Black Diamond Athlete Babsi Zangerl is well established as one of the best trad and big-wall free climbers in the world, doing standard-setting firsts and notable repeats from Yosemite to the Alps to Pakistan. But Babsi recently took advantage of an extended trip stateside to visit Kentucky’s Red River Gorge—one of the United States’ biggest and best sport climbing areas—where she made quick work of some of the hardest and most aesthetic lines in the area, including Pure Imagination (5.14c), 50 Words for Pump (5.14b), The Tube (5.14a), and Golden Boy (5.13b). Read on to hear Babsi’s recap of her trip, along with some great images from photographer Francois Lebeau.
During my recent trip to the Red River Gorge in Kentucky, I was accompanied by my friend and climbing partner, Lara Neumeier. Despite having visited the place 10 years ago with Jacopo, I was eager to return, curious about the new climbs and to see the place after such a long time. On my previous travels I always went on big wall climbing or trad climbing trips. It felt really simple and refreshing to focus on sport climbing this time.
Instead of opting for a fancy cabin, we decided to stay in an old trailer in Stanton for our three-week trip, which was a bit rundown and sketchy but it definitely had everything we needed and on top it offered us the full Kentucky experience. The best part was that it was situated far out in a serene location, which felt almost too remote without a proper locking door and no cell phone service.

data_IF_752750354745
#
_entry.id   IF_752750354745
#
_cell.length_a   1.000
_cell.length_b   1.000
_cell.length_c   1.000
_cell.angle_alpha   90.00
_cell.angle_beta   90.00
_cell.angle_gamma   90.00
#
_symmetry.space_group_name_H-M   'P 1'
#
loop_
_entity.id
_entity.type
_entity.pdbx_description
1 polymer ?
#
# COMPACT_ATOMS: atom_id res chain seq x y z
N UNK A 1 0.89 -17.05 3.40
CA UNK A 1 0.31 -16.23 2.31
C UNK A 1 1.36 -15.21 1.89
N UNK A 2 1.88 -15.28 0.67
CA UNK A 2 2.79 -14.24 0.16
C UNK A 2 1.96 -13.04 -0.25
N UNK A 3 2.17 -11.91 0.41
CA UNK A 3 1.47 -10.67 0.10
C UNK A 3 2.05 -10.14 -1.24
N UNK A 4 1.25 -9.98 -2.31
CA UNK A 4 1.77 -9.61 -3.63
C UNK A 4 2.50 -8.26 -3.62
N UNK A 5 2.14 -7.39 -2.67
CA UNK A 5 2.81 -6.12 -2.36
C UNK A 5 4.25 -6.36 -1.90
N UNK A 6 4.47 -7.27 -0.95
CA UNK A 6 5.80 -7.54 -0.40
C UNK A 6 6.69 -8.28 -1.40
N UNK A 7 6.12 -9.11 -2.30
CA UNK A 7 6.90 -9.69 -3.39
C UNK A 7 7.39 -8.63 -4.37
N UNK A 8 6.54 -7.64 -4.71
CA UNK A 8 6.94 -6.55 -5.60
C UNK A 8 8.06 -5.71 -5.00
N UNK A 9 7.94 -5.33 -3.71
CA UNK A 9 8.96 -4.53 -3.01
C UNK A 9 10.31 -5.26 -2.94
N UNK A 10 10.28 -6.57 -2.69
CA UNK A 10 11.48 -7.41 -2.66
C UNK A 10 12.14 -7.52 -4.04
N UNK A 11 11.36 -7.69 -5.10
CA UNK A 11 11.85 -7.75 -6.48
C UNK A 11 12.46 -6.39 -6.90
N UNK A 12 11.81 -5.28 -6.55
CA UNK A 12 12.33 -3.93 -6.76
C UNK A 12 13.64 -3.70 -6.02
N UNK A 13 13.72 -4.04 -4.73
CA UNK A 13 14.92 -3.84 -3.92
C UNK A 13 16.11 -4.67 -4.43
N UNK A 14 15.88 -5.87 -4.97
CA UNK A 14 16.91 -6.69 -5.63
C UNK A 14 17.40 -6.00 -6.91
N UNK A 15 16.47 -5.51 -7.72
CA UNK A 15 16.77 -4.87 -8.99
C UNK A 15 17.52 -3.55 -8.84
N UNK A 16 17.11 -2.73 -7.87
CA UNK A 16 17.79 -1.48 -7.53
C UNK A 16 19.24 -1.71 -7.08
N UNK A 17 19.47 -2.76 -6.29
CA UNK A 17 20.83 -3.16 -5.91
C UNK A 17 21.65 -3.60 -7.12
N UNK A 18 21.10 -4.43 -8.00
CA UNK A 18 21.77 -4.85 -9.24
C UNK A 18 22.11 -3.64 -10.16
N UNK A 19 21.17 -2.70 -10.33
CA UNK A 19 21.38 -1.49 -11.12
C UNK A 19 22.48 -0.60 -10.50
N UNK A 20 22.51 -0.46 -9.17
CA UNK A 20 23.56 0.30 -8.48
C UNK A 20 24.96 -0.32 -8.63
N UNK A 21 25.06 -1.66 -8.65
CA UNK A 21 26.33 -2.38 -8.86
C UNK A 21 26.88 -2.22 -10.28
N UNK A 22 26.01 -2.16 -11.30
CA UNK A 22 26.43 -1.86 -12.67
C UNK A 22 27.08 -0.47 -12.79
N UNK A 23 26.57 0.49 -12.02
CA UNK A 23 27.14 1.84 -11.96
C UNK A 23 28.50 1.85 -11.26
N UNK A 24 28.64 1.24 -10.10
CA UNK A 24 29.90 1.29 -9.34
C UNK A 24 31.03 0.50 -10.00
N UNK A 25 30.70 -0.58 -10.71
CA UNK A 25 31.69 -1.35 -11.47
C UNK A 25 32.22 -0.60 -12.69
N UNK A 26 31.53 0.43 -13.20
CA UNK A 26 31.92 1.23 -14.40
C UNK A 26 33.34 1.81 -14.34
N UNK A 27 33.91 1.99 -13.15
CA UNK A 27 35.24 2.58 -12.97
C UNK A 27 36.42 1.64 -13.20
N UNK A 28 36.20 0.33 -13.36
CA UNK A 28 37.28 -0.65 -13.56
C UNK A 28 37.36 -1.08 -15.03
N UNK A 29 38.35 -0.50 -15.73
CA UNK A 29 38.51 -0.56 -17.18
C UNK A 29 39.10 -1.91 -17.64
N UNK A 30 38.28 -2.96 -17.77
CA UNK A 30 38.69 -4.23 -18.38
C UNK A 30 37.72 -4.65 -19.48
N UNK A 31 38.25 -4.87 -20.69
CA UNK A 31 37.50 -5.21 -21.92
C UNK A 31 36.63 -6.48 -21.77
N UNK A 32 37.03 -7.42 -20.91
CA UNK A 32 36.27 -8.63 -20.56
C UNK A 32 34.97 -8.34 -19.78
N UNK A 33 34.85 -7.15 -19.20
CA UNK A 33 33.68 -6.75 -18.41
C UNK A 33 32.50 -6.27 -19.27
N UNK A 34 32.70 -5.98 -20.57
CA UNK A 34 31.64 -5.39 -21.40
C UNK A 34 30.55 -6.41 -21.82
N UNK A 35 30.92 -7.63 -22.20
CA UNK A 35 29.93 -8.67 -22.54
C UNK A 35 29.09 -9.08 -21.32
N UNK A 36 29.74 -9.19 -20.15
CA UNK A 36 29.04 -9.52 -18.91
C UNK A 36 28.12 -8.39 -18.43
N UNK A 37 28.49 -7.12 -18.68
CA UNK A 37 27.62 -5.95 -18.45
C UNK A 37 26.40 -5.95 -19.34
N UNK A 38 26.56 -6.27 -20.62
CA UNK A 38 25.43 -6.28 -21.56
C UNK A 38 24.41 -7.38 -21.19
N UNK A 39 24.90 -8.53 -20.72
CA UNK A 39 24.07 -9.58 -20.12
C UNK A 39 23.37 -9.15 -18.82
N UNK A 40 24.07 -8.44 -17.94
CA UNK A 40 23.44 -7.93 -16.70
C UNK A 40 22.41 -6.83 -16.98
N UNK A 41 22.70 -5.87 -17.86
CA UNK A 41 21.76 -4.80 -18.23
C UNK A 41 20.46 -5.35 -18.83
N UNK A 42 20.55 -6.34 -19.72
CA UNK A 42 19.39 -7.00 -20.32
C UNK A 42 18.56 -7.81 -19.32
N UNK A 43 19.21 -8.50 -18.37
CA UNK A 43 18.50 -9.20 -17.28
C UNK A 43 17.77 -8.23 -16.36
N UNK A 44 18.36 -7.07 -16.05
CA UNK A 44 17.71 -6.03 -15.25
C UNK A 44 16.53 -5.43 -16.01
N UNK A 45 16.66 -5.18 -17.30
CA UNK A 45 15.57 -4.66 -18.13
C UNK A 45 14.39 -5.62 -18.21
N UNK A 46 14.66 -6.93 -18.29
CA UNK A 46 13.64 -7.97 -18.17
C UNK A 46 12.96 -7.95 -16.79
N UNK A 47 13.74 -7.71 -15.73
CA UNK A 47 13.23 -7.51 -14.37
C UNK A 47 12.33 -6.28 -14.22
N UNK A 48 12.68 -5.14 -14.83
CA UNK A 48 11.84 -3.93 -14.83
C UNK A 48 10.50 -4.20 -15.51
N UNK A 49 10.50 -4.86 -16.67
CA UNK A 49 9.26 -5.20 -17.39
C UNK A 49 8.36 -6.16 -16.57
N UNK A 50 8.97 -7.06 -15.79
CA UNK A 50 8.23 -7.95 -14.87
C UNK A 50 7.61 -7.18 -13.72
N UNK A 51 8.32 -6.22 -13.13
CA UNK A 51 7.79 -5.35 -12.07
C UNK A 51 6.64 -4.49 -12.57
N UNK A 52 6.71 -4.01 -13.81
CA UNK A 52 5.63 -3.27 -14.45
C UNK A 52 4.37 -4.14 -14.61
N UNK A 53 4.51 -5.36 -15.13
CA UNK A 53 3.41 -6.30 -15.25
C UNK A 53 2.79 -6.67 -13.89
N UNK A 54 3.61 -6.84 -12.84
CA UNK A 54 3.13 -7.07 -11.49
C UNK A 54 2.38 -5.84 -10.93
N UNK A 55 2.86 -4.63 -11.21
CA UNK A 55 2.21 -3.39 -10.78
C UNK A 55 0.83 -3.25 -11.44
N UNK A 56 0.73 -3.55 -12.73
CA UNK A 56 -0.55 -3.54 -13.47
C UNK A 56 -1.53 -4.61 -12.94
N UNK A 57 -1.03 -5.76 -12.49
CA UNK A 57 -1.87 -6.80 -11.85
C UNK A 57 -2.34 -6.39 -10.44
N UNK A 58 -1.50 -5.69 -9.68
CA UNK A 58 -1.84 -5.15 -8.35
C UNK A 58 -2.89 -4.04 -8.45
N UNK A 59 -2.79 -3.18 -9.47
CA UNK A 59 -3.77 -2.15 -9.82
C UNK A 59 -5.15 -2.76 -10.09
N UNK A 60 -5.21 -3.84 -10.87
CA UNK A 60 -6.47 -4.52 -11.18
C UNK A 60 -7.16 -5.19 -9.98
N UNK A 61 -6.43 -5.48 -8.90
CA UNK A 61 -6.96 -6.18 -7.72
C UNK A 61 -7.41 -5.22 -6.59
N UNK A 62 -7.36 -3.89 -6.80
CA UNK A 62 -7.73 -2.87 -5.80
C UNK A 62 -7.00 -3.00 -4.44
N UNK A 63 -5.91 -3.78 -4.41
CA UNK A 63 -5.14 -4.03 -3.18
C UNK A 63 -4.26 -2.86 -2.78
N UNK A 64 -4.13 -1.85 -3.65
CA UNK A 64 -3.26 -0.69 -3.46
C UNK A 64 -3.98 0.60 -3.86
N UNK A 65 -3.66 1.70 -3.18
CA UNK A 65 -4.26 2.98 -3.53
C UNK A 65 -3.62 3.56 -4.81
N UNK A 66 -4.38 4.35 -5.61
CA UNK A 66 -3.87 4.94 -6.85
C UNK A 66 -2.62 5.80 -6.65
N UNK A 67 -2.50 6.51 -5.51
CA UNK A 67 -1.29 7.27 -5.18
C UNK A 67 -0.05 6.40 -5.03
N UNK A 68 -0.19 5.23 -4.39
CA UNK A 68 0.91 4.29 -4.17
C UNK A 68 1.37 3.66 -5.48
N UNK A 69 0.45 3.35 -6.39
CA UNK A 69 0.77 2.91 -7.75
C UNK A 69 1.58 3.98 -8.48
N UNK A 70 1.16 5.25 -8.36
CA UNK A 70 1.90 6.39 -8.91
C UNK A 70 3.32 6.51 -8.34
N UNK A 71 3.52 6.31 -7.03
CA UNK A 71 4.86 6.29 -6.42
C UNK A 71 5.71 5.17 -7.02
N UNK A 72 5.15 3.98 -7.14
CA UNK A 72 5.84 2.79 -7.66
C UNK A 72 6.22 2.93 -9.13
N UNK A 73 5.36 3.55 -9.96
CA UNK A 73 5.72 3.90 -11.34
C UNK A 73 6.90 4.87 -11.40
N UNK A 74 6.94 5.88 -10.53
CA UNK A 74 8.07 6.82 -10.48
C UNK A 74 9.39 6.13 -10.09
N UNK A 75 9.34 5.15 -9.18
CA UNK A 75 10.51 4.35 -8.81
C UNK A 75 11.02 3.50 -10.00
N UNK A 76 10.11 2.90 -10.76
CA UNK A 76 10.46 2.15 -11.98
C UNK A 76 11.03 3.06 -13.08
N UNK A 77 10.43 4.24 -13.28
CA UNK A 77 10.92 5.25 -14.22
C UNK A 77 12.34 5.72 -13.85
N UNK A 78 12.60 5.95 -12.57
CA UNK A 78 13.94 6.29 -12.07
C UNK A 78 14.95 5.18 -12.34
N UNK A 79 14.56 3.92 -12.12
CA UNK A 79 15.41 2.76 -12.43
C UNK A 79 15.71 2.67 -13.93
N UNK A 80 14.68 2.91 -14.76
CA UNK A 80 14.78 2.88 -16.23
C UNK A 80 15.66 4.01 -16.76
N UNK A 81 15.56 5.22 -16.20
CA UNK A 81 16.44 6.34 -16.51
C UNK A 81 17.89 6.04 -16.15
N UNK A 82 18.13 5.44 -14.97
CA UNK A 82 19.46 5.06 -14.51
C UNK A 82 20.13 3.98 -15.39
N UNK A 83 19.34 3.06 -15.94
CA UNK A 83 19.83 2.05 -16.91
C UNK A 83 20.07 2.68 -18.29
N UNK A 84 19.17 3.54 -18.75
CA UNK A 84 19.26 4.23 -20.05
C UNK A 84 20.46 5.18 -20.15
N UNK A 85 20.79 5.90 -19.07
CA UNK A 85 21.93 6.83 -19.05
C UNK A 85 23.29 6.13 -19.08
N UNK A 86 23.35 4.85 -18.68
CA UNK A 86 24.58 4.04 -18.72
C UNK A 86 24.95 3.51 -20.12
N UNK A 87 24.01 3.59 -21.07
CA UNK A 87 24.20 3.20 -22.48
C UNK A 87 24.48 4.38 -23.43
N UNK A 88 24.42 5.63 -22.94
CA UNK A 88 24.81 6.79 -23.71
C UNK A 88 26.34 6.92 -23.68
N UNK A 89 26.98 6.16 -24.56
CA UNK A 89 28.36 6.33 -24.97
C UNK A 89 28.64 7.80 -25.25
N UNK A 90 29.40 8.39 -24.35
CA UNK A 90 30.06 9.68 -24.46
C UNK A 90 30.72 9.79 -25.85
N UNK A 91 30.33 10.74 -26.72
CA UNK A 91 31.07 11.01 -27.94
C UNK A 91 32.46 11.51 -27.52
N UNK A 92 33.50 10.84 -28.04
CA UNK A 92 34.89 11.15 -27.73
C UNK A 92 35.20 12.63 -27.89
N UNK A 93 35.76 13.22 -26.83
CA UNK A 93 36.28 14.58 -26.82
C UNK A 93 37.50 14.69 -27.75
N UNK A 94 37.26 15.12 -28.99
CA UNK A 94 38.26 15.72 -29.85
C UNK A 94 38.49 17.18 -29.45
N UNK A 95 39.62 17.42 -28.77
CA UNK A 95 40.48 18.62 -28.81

Our stay in the trailer proved to be quite an adventure. We were visited daily by a friendly dog and a curious cat who quickly became our companions. We named them and ensured that they were fed whenever they stopped by. It was lovely to have these furry friends around.
Our primary goal of the trip was to climb as much as possible and just enjoy ourselves, but after the first three days, we discovered some classic lines like Pure Imagination (5.14c) and the Bob Marley Cave that inspired us focus on attempting more challenging routes. Personally, I was inspired to try The Tube (5.14a) a hidden gem somewhere in the woods. Unfortunately, we couldn't locate it on our first day of searching, so we shifted our focus to climbing other routes.
Pure Imagination was a real classic test piece, about 30 meters long, with very sustained climbing on small crimps and pockets. It was an absolute eye-catcher, and it was easy to get motivated to invest some time to work on it. The move from a razorblade crimp to a pocket up at the 4th bolt was the crux of the line. For me personally, the hardest part was a reachy move on the upper part of the wall, especially with pumped forearms. It felt super tricky to catch that hold. My first small goal was to do some longer links on the line before I could give some proper tries from the ground. I focused on that route for a while before I was finally able to clip the chains. It was a massive fight to not fall off at the very top, and it was a great feeling to complete such a unique Red River Gorge classic.